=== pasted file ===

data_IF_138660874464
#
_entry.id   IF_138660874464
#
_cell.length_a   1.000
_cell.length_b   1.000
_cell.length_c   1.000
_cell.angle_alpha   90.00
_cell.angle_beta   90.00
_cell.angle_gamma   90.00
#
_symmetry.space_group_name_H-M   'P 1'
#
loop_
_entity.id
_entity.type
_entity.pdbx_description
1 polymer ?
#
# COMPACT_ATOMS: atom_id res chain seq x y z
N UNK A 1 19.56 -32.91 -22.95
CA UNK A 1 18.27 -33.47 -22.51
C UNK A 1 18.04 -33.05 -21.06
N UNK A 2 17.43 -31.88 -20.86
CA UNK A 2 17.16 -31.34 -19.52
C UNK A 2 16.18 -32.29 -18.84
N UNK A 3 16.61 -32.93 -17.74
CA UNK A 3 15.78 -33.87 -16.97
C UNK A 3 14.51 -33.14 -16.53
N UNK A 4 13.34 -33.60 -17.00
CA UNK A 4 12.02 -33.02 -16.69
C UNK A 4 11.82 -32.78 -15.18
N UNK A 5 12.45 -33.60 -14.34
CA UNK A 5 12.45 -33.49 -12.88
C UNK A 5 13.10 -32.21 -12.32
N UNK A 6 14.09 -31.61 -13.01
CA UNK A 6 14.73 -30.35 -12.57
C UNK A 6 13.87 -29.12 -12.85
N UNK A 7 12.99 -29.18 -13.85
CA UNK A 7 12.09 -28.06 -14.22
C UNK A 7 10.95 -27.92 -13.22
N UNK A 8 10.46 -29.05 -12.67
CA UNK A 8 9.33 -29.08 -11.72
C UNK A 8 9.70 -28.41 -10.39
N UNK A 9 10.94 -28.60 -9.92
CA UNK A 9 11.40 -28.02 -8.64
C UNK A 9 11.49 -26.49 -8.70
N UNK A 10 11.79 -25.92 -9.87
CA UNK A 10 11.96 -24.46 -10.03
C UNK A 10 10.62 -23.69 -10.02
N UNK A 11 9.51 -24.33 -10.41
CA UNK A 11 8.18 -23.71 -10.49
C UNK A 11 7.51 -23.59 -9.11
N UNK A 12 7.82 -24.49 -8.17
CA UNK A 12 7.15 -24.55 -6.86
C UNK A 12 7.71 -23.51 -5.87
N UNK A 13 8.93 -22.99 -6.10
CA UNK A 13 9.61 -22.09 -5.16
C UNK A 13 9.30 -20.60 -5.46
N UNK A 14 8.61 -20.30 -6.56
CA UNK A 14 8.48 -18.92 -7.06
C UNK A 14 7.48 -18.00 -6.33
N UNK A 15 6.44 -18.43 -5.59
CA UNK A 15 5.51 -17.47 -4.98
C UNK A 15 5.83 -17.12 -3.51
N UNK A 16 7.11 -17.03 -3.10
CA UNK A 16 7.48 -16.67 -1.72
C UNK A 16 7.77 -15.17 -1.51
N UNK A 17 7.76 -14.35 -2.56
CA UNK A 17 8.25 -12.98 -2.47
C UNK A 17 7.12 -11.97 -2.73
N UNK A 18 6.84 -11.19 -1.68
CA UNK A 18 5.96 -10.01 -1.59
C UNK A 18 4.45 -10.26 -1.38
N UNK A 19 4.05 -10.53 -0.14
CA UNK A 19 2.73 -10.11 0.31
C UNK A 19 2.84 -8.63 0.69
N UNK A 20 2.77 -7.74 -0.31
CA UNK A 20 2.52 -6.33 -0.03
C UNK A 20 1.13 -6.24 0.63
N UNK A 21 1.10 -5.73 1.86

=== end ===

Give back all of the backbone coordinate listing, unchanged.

data_IF_138660874464
#
_entry.id   IF_138660874464
#
_cell.length_a   1.000
_cell.length_b   1.000
_cell.length_c   1.000
_cell.angle_alpha   90.00
_cell.angle_beta   90.00
_cell.angle_gamma   90.00
#
_symmetry.space_group_name_H-M   'P 1'
#
loop_
_entity.id
_entity.type
_entity.pdbx_description
1 polymer ?
#
# COMPACT_ATOMS: atom_id res chain seq x y z
N UNK A 1 19.56 -32.91 -22.95
CA UNK A 1 18.27 -33.47 -22.51
C UNK A 1 18.04 -33.05 -21.06
N UNK A 2 17.43 -31.88 -20.86
CA UNK A 2 17.16 -31.34 -19.52
C UNK A 2 16.18 -32.29 -18.84
N UNK A 3 16.61 -32.93 -17.74
CA UNK A 3 15.78 -33.87 -16.97
C UNK A 3 14.51 -33.14 -16.53
N UNK A 4 13.34 -33.60 -17.00
CA UNK A 4 12.02 -33.02 -16.69
C UNK A 4 11.82 -32.78 -15.18
N UNK A 5 12.45 -33.60 -14.34
CA UNK A 5 12.45 -33.49 -12.88
C UNK A 5 13.10 -32.21 -12.32
N UNK A 6 14.09 -31.61 -13.01
CA UNK A 6 14.73 -30.35 -12.57
C UNK A 6 13.87 -29.12 -12.85
N UNK A 7 12.99 -29.18 -13.85
CA UNK A 7 12.09 -28.06 -14.22
C UNK A 7 10.95 -27.92 -13.22
N UNK A 8 10.46 -29.05 -12.67
CA UNK A 8 9.33 -29.08 -11.72
C UNK A 8 9.70 -28.41 -10.39
N UNK A 9 10.94 -28.60 -9.92
CA UNK A 9 11.40 -28.02 -8.64
C UNK A 9 11.49 -26.49 -8.70
N UNK A 10 11.79 -25.92 -9.87
CA UNK A 10 11.96 -24.46 -10.03
C UNK A 10 10.62 -23.69 -10.02
N UNK A 11 9.51 -24.33 -10.41
CA UNK A 11 8.18 -23.71 -10.49
C UNK A 11 7.51 -23.59 -9.11
N UNK A 12 7.82 -24.49 -8.17
CA UNK A 12 7.15 -24.55 -6.86
C UNK A 12 7.71 -23.51 -5.87
N UNK A 13 8.93 -22.99 -6.10
CA UNK A 13 9.61 -22.09 -5.16
C UNK A 13 9.30 -20.60 -5.46
N UNK A 14 8.61 -20.30 -6.56
CA UNK A 14 8.48 -18.92 -7.06
C UNK A 14 7.48 -18.00 -6.33
N UNK A 15 6.44 -18.43 -5.59
CA UNK A 15 5.51 -17.47 -4.98
C UNK A 15 5.83 -17.12 -3.51
N UNK A 16 7.11 -17.03 -3.10
CA UNK A 16 7.48 -16.67 -1.72
C UNK A 16 7.77 -15.17 -1.51
N UNK A 17 7.76 -14.35 -2.56
CA UNK A 17 8.25 -12.98 -2.47
C UNK A 17 7.12 -11.97 -2.73
N UNK A 18 6.84 -11.19 -1.68
CA UNK A 18 5.96 -10.01 -1.59
C UNK A 18 4.45 -10.26 -1.38
N UNK A 19 4.05 -10.53 -0.14
CA UNK A 19 2.73 -10.11 0.31
C UNK A 19 2.84 -8.63 0.69
N UNK A 20 2.77 -7.74 -0.31
CA UNK A 20 2.52 -6.33 -0.03
C UNK A 20 1.13 -6.24 0.63
N UNK A 21 1.10 -5.73 1.86